David Fincher is a master. A master, I tell you. Coming off one of the best films ever made (I’m biased, of course, “The Social Network” may just be my all-time favorite movie), Fincher reteams with his core crew, replacing only hall-of-fame screenwriter Aaron Sorkin with Steven Zaillian. Zaillian contributes the best part of the film, changing a key detail from the book that makes the plot flow much more smoothly. However, Rooney Mara deserves Best Actress for her stunning turn as Lisbeth Salander, one of the best new characters seen on film. She bests Noomi Rapace and makes the movie more than an ordinary crime thriller. It’s dark, bleak, sexy and feminist. The best part about this film, though, is the way that the sex is portrayed: “The sex and the way it is portrayed, message-wise, in the film is really good. It’s straight up explicitly empowering women, and illustrating the horrors of bad sex and the perfection of good sex. We have such an aversion to sex that when we portray it on film, it’s usually unrealistic and gives people bad ideas. In short, it’s a movie America needs. End of rant.” (Me, on my Facebook timeline).

1. Young Adult

The conclusion to Jason Reitman’s “Assholes With Interesting Jobs” trilogy is easily the best film of the year. Here’s why:

  • 1. If Drive was a monument to 80s synth-y-ness, this is a monument to the deep cuts of early 90s grunge, and it proves that the latter wins out every time. The emotion, the raw power is palpable, tangible in the songs. It fits perfectly with the film.
  • 2. Diablo Cody has created the most realistic characters and interactions I may have ever seen on film. This is a far cry from Juno, but that’s not a bad thing. I swear I’ve had some of those conversations, and that’s not necessarily a good thing. It’s a painful, dark, bleak realism that kills me, but in the best way. I’ve never seen something so REAL on film before. And the best part? Every scene is still important. Every moment counts. And nothing is boring.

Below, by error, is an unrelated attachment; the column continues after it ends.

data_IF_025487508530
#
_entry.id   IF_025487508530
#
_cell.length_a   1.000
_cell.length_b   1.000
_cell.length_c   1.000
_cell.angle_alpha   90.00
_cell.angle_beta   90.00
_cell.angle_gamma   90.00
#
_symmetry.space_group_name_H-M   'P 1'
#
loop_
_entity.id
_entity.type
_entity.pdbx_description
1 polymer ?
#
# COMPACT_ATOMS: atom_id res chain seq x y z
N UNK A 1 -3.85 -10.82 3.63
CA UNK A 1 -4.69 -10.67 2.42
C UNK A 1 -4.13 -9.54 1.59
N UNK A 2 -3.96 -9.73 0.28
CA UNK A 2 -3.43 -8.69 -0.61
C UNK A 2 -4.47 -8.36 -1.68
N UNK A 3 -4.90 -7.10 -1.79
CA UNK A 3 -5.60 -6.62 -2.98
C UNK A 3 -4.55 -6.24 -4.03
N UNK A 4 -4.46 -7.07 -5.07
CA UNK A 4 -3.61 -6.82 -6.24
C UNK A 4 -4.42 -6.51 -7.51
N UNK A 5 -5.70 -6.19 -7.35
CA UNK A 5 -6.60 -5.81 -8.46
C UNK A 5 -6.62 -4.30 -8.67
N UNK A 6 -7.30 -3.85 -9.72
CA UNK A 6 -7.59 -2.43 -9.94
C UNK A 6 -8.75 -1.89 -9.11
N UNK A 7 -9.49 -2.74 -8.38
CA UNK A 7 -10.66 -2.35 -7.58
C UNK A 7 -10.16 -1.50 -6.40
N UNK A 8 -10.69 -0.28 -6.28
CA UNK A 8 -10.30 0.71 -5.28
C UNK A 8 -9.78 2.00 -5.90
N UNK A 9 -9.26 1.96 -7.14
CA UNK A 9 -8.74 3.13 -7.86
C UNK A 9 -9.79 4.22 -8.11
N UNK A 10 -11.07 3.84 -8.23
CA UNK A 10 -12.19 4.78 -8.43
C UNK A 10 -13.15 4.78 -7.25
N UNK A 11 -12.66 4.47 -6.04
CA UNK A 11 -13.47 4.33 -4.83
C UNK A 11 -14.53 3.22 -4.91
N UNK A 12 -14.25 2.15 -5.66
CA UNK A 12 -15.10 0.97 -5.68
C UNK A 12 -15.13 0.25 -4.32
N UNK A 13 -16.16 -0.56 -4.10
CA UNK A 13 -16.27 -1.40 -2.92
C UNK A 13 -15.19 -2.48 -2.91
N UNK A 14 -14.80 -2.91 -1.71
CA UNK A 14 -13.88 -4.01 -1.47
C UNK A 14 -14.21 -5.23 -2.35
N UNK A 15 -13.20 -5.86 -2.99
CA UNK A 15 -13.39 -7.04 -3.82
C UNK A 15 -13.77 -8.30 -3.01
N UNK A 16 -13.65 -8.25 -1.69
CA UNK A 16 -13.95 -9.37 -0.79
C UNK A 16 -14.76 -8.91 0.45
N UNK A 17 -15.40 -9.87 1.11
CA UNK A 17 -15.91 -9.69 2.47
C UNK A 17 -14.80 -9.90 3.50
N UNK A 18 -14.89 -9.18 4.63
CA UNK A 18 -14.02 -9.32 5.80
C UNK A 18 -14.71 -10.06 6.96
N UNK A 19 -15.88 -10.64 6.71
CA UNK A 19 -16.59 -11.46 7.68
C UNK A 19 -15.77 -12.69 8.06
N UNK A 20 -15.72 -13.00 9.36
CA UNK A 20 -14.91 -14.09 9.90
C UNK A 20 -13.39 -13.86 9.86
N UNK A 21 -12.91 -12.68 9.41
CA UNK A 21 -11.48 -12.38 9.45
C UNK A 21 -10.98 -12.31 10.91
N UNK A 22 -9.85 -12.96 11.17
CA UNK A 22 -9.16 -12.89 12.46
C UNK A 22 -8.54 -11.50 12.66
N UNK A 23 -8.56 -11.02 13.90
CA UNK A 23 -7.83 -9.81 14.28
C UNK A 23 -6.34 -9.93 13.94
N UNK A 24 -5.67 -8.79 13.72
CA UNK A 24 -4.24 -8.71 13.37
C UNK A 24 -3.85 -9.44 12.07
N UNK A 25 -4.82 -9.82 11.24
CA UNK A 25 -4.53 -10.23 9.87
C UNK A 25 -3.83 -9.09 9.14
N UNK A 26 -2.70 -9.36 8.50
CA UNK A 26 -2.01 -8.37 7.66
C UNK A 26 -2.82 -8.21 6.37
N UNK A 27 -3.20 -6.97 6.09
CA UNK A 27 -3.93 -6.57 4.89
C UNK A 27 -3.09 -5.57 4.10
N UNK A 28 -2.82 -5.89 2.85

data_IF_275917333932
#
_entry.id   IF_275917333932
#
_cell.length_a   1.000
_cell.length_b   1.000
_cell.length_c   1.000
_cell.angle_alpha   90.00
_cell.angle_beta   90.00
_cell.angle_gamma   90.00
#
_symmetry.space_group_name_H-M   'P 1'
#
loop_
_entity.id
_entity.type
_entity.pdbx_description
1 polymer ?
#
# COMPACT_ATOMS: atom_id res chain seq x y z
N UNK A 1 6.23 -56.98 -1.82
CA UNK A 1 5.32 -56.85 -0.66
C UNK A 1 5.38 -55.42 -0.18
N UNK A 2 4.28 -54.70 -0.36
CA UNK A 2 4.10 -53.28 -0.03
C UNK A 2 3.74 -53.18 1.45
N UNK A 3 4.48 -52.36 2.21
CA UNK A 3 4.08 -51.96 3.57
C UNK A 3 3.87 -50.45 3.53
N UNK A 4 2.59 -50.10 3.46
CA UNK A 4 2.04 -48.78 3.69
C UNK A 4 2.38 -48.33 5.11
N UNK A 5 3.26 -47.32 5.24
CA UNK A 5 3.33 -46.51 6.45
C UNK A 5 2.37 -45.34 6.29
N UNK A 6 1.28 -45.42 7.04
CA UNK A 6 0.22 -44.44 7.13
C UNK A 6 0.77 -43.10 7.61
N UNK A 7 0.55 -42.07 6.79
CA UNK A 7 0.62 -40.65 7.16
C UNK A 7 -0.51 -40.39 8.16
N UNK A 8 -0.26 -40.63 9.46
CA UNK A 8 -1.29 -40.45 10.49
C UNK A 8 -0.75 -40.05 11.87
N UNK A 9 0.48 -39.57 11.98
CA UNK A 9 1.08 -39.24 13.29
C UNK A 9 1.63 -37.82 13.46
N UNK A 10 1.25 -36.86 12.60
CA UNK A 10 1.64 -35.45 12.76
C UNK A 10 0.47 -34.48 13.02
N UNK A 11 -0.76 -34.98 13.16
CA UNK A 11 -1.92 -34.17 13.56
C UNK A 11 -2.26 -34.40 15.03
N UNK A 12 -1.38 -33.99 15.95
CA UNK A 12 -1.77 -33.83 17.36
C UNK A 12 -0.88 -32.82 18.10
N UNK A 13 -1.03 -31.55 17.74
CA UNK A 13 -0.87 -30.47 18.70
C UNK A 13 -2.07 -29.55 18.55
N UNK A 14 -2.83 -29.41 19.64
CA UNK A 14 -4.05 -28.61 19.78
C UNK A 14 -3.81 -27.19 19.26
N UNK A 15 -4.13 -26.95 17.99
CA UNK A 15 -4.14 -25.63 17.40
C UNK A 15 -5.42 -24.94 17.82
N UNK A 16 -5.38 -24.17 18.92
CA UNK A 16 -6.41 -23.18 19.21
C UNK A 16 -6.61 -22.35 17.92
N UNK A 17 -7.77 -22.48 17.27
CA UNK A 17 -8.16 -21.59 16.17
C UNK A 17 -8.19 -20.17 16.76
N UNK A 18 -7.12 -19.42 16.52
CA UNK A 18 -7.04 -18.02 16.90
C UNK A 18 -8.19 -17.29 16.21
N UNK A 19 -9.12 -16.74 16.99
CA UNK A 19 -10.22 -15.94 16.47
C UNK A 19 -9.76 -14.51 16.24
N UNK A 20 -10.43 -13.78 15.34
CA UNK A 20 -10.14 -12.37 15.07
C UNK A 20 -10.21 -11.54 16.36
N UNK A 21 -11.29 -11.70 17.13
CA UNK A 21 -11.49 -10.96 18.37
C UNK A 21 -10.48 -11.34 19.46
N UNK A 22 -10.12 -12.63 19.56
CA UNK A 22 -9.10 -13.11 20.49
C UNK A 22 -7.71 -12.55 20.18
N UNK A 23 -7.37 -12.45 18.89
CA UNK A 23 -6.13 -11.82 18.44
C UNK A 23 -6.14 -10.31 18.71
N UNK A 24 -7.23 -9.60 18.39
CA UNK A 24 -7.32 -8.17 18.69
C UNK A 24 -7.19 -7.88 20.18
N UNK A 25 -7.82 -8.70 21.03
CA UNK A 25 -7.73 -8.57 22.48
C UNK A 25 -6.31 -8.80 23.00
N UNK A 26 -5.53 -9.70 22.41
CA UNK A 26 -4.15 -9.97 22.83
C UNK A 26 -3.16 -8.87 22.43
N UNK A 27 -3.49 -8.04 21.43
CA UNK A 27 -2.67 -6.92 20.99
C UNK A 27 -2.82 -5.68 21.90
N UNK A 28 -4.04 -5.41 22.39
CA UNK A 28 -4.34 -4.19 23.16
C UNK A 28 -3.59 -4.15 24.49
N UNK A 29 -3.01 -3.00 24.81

• 3. Jason Reitman gets it. He understands the characters, and he understands the actors, and he figures out a way for the two to match up. Not to mention the way he structures the film and visualizes everything that needs to be visualized without losing out on Cody’s sharp dialogue (save for one line omission in the end).
  • 4. Charlize Theron, Patton Oswalt and Patrick Wilson (the latter in a thankless role), deliver pitch-perfect performances. No question, each is at the top of their game.
  • 5. Did I mention the darkly comic whip-smart Diablo dialogue?
    “Mavis, I’m a married man.” “I know, we can beat this thing, together!”


Best Picture:

  • Young Adult
  • See Top 10 List for Nominees

Best Actor:

  • Brad Pitt, Moneyball
  • Jean Dujardin, The Artist
  • George Clooney, The Descendants/The Ides of March
  • Ryan Gosling, Drive/The Ides of March/Crazy, Stupid, Love
  • Michael Fassbender, Shame/X-Men: First Class

Best Actress:

  • Rooney Mara, The Girl With The Dragon Tattoo
  • Charlize Theron, Young Adult
  • Elena Anaya, The Skin I Live In
  • Meryl Streep, The Iron Lady
  • Glenn Close, Albert Nobbs

Best Supporting Actor (tie):

  • Corey Stoll, Midnight In Paris
  • Patton Oswalt, Young Adult
  • Albert Brooks, Drive
  • Jonah Hill, Moneyball
  • Andy Serkis, ROTPOTA
  • Kevin Spacey, Margin Call
  • Jeremy Irons, Margin Call

Best Supporting Actress:

  • Shailene Woodley, The Descendants
  • Judy Greer, The Descendants
  • Melissa McCarthy, Bridesmaids
  • Berenice Bejo, The Artist
  • Anna Kendrick, 50/50

Best Director:

  • Michel Hazanavinicus, The Artist
  • Woody Allen, Midnight In Paris
  • David Fincher, The Girl With The Dragon Tattoo
  • J.C. Chandor, Margin Call
  • Jason Reitman, Young Adult
  • Alexander Payne, The Descendants

Best Original Screenplay:

  • Diablo Cody, Young Adult
  • Woody Allen, Midnight In Paris
  • Will Reiser, 50/50
  • Michel Hazanavinicus, The Artist
  • J.C. Chandor, Margin Call

Best Adapted Screenplay:

  • Steven Zaillian, The Girl With The Dragon Tattoo
  • Aaron Sorkin/Steven Zaillian/Stan Chervin, Moneyball
  • Alexander Payne/Nat Faxon/Jim Rash, The Descendants
  • Pedro Almodóvar, The Skin I Live In
  • Matthew Vaughn/Jane Goldman/Zack Stentz/Ashley Edward Miller/Sheldon Turner/Bryan Singer, X-Men: First Class

Best Cinematography:

  • Emmanuel Lubezki, The Tree Of Life
  • Wally Pfister, Moneyball
  • Janusz Kaminski, War Horse
  • Jeff Cronenweth, The Girl With The Dragon Tattoo
  • Eduardo Serra, Harry Potter and the Deathly Hallows Part II
  • Guillaume Schiffman, The Artist
  • Newton Thomas Sigel, Drive

Best Editing:

  • Mark Day, Harry Potter and the Deathly Hallows Part II
  • Kirk Baxter/Angus Wall, The Girl With The Dragon Tattoo
  • Alisa Lepselter, Midnight In Paris
  • Michel Hazanavicius/Anne-Sophie Bion, The Artist
  • Dana E. Glauberman, Young Adult
  • Eddie Hamilton/Lee Smith, X-Men: First Class

Best Original Score (tie):

  • Henry Jackman, X-Men: First Class


  • Michael Giacchino, Super 8


  • Cliff Martinez, Drive/Contagion
  • Trent Reznor & Atticus Ross, The Girl With The Dragon Tattoo
  • Alexandre Desplat, Harry Potter and the Deathly Hallows Part II

Best Music (Non-Score) In A Film (tie):

  • Footloose
  • Drive
  • Young Adult
  • Midnight In Paris
  • The Descendants
  • 50/50
  • X-Men: First Class
  • The Girl With The Dragon Tattoo
  • Moneyball
  • Puss In Boots

About Dylan Visvikis

Dylan Visvikis is a working screenwriter and director in Los Angeles. View all posts by Dylan Visvikis